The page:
CCA is a cyclomatic complexity analyzer that gives a rough approximation to the logarithm of the complexity of the functions in a source program whose name is specified on the command line.

The command line options allow you to tweak the algorithm slightly.

CCA reads C++ files and produces a cyclomatic complexity metric for the functions in the files and for the file as a whole. Options control the logging detail.

It reads a list of files whose names appear on the command line. Or from stdin. It assumes that these files are C++ source files and it produces output naming the namespaces, classes, structs, enums, and functions defined in those files -- and on which line they can be found.

Note that the parser found here is meant to parse C++ files with bad syntax, not just properly formatted files. It does not attempt to preprocess the input files -- thus if you do sneaking macro magic it might get confused -- on the other hand, it is very tolerant of the kind of macro magic that one normally sees. For example:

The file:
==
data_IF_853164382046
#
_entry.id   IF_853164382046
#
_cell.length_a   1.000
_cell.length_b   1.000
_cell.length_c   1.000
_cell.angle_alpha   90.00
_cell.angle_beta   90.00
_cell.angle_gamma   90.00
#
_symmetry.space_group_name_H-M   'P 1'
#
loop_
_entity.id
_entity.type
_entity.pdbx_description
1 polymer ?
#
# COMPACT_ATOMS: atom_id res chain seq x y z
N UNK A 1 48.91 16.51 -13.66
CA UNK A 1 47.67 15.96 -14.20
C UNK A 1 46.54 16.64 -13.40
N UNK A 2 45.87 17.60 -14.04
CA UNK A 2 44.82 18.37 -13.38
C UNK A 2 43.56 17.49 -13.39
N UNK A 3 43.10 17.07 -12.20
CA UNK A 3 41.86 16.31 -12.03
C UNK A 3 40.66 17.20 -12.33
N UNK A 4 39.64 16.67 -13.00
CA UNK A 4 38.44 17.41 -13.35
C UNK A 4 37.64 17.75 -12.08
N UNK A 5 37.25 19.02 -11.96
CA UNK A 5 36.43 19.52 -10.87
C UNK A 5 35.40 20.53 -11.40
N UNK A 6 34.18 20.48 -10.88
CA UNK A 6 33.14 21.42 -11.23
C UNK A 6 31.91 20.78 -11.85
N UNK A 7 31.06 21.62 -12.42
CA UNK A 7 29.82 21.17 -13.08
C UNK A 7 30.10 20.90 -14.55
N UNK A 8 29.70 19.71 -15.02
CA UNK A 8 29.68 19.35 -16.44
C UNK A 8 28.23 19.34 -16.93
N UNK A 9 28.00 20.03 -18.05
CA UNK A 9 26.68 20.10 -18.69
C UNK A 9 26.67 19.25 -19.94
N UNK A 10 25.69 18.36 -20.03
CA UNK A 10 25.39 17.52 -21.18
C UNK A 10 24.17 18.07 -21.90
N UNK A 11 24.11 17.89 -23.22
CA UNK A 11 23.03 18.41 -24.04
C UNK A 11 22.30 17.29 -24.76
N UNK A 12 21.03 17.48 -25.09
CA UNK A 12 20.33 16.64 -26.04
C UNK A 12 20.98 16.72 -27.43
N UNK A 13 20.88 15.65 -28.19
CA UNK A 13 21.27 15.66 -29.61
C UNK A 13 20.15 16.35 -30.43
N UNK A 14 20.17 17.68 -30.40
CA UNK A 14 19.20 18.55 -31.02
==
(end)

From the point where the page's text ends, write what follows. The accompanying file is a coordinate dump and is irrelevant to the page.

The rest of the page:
#ifdef __cplusplus
 extern "C" {
 int f;
 #ifdef __cplusplus

Note that since this program doesn't use the C preprocessor, the #if's endifs, and macro names are actually parsed by the program. Thus the parser itself has to be very tolerant of extraneous tokens in the stream. So instead of just parsing a variable declaration that looks like this:

    typename varname ;

It must handle this syntax:

    trash trash trash varname ;

Extraneous {, }, etc are just ignored.

Most of the handling for extraneous tokens is done in parse_funcvar(). On first glance, it seems to be handling 'typename varname' and 'typename funcname(parms) ...' syntax but actually it handles all the deviant syntaxes as well.

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